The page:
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STFU, Parents, Please!

I have some really bizarre dreams and desires. Sometimes (okay often), I watch QVC and fantasize about becoming a QVC host. The passion with which these people highlight the features and benefits of wonderful and not-so-wonderful products is awesome. Yes, their passion and finesse in the art of bullshitting inspires me with awe. I want to be one of them.

Another odd aspiration of mine is to end up on STFU, Parents.  Perhaps I’m not quite snarky or weird enough on Facebook or Twitter to achieve this mission. You will never see a placenta print from me (click if you dare!) You will also never see a pic of a newborn emerging from my nether regions, because that pic doesn’t exist.  There are, however, several occasions a month my mind does an internal mommy-jacking while scrolling through the Facebook feed, although I can never bring myself to type my thought and hit enter.  So, to vent, here’s a mildly irritating listicle of my recent STFU-worthy thoughts, if only I were willing to share in a more organic fashion:

  1. I recently visited the doctor for a sinus infection, where she asked me to rate my pain on a scale of 1 to 10. How does that pain scale even make sense now that I’ve experienced two childbirths with abysmal epidurals? Those forceps were something from a nightmare. Each subsequent instance of pain has been a 2 relative to those experiences.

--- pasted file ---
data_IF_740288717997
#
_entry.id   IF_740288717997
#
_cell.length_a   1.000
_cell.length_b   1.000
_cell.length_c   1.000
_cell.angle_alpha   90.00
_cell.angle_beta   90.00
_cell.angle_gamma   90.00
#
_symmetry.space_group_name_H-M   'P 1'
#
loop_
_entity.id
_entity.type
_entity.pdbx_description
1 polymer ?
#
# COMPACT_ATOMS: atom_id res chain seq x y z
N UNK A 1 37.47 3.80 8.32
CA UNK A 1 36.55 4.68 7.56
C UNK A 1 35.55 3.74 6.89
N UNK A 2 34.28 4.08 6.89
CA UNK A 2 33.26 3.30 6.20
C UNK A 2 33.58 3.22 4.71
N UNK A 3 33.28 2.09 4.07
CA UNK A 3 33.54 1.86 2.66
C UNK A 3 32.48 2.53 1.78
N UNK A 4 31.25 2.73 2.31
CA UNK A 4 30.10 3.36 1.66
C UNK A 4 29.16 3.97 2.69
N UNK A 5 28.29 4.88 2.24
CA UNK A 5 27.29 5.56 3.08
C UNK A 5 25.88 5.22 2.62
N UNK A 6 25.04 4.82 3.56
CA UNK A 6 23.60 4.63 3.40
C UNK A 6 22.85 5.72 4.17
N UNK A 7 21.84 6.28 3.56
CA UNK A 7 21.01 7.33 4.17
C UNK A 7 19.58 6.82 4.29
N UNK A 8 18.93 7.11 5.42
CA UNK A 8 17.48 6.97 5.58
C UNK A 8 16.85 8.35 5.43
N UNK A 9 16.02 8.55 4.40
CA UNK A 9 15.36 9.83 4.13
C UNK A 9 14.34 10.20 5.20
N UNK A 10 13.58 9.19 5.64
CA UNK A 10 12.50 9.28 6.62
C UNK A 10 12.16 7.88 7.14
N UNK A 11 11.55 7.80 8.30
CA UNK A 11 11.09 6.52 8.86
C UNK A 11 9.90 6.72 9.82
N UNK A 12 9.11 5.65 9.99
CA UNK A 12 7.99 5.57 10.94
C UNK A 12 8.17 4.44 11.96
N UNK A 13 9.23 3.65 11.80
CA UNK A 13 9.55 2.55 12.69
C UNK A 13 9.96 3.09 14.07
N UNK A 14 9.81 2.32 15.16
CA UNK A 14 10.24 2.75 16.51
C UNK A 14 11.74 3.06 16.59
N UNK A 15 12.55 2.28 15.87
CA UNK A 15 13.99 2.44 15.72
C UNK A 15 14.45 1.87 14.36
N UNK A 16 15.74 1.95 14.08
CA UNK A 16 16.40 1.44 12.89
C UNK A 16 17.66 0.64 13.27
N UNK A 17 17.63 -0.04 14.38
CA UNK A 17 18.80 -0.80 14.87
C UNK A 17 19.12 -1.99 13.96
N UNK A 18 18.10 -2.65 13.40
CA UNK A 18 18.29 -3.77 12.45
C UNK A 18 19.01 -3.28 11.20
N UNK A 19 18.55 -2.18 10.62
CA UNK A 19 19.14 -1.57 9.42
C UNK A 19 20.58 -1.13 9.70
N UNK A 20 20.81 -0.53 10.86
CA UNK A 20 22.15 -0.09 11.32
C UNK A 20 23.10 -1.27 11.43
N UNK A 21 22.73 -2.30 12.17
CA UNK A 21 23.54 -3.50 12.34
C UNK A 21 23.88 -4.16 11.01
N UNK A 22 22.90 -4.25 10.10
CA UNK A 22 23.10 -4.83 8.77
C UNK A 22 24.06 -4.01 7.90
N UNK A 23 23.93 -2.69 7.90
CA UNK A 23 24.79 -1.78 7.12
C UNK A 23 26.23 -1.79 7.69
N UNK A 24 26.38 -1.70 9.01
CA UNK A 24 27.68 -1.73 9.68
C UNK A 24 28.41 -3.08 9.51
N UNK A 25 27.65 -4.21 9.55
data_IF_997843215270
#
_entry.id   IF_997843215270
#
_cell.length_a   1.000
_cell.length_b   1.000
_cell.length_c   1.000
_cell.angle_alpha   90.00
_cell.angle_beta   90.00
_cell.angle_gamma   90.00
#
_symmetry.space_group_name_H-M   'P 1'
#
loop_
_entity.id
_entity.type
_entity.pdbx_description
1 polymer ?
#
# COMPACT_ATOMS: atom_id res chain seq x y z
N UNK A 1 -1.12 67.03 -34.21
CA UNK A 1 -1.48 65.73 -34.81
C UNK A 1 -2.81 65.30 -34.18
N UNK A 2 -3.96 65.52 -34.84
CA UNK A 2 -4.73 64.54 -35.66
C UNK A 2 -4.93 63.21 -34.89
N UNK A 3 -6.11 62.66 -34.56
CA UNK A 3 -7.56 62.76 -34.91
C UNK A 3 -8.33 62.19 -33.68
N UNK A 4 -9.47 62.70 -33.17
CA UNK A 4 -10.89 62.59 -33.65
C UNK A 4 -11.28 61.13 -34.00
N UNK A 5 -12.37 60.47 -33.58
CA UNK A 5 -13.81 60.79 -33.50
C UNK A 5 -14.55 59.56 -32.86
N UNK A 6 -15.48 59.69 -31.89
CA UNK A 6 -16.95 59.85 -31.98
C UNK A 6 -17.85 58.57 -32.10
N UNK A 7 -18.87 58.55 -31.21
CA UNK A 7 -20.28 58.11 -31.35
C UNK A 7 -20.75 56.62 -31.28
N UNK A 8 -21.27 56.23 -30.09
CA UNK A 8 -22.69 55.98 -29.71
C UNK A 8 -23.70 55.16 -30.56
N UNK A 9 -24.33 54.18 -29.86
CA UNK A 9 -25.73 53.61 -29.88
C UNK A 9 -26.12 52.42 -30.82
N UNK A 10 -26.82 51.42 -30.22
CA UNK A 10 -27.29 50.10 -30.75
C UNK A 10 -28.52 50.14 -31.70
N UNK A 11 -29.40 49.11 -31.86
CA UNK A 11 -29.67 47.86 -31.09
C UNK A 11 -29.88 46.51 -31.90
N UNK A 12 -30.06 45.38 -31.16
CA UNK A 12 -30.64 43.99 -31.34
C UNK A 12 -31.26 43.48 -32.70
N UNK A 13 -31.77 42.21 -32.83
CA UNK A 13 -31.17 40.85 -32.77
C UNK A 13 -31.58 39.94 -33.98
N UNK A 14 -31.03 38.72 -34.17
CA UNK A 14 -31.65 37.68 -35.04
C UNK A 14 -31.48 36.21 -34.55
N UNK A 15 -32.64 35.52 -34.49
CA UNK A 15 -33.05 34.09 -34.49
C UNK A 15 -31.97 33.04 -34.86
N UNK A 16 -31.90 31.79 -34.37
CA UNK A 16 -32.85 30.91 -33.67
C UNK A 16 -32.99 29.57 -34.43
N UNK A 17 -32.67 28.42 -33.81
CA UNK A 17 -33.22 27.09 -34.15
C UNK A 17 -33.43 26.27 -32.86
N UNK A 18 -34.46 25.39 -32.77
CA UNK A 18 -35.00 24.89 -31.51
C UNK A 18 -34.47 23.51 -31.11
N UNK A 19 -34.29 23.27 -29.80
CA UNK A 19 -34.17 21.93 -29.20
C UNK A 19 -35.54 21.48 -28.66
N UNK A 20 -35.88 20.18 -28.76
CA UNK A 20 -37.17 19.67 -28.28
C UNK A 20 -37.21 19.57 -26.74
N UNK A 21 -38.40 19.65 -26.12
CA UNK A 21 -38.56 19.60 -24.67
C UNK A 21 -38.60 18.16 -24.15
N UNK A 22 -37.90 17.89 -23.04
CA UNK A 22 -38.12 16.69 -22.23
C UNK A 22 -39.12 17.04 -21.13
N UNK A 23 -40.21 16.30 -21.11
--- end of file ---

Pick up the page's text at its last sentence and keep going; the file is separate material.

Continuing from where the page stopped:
2. Dear, sweet, handsome husband: I made these children. I grew them in my body, delivered them into the world, and fed them from my body for a year-ish each. Okay, okay, you helped. You contributed one haploid cell. I contributed one haploid cell and billions of diploid ones (I know you’re gonna read this, dude. Don’t be mad, we’ve had this conversation. I’m just teasing. But it’s totally true.)
  3. Aww, your husband likes to pamper you with breakfast in bed because you’re pregnant? Try being pregnant with an older kid running around snotting on everything. My husband entertaining the toddler so I could be nauseous and vacuum the house in peace was a virtual day at the spa.
  4. You’re having a hard time taking your dog for a walk while you have a cold? I really feel for you. Almost as bad as a few weeks ago when my ENTIRE FAMILY had viral gastroenteritis. The worst is when you’re dizzy and can’t keep anything down and you’re trying to shampoo the freaking carpet while your 3-year-old is arguing the merits of only vomiting on the floor, because “it’s not fun” to vomit in the toilet. Needless to say the dog took care of herself that week. She almost cooked dinner because she felt so bad for us.
  5. While I’m usually pretty modest when told how cute my kids are, I truly think they’re in the top two percent worldwide in the looks department. What can I say?  Heredity is a powerful force. Also their vocabulary is to die for.
  6. The days I get to dress in actual professional attire, get in the car, and go to the office? Also like a day at the spa.
  7. I’m tired, so I’m going to end this listicle. I really need a break while the kids nap. I think I’ll go do a relaxing load of laundry.